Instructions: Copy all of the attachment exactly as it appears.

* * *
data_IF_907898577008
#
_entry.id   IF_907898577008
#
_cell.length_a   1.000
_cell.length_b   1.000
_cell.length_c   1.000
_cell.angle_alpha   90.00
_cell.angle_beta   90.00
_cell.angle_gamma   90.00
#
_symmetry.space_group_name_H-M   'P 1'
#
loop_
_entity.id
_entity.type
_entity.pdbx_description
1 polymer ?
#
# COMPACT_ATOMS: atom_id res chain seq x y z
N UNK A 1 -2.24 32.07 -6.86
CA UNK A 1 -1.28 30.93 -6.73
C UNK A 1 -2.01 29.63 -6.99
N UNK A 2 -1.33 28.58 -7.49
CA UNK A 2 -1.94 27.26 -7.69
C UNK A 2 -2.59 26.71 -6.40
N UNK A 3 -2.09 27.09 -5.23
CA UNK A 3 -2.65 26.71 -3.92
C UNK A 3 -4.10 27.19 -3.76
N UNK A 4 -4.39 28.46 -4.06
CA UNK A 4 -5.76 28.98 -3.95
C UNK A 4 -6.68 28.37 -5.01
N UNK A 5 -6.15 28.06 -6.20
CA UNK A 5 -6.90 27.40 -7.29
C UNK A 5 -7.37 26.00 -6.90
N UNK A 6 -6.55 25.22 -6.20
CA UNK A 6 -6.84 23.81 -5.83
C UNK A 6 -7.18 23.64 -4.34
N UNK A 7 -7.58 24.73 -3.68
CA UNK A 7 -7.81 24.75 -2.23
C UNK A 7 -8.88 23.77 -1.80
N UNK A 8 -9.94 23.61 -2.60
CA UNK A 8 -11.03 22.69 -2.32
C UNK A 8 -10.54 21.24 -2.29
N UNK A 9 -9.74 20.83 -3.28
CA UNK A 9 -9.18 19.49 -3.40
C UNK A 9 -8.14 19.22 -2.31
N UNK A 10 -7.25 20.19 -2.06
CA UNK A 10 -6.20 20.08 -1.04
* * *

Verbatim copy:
data_IF_907898577008
#
_entry.id   IF_907898577008
#
_cell.length_a   1.000
_cell.length_b   1.000
_cell.length_c   1.000
_cell.angle_alpha   90.00
_cell.angle_beta   90.00
_cell.angle_gamma   90.00
#
_symmetry.space_group_name_H-M   'P 1'
#
loop_
_entity.id
_entity.type
_entity.pdbx_description
1 polymer ?
#
# COMPACT_ATOMS: atom_id res chain seq x y z
N UNK A 1 -2.24 32.07 -6.86
CA UNK A 1 -1.28 30.93 -6.73
C UNK A 1 -2.01 29.63 -6.99
N UNK A 2 -1.33 28.58 -7.49
CA UNK A 2 -1.94 27.26 -7.69
C UNK A 2 -2.59 26.71 -6.40
N UNK A 3 -2.09 27.09 -5.23
CA UNK A 3 -2.65 26.71 -3.92
C UNK A 3 -4.10 27.19 -3.76
N UNK A 4 -4.39 28.46 -4.06
CA UNK A 4 -5.76 28.98 -3.95
C UNK A 4 -6.68 28.37 -5.01
N UNK A 5 -6.15 28.06 -6.20
CA UNK A 5 -6.90 27.40 -7.29
C UNK A 5 -7.37 26.00 -6.90
N UNK A 6 -6.55 25.22 -6.20
CA UNK A 6 -6.84 23.81 -5.83
C UNK A 6 -7.18 23.64 -4.34
N UNK A 7 -7.58 24.73 -3.68
CA UNK A 7 -7.81 24.75 -2.23
C UNK A 7 -8.88 23.77 -1.80
N UNK A 8 -9.94 23.61 -2.60
CA UNK A 8 -11.03 22.69 -2.32
C UNK A 8 -10.54 21.24 -2.29
N UNK A 9 -9.74 20.83 -3.28
CA UNK A 9 -9.18 19.49 -3.40
C UNK A 9 -8.14 19.22 -2.31
N UNK A 10 -7.25 20.19 -2.06
CA UNK A 10 -6.20 20.08 -1.04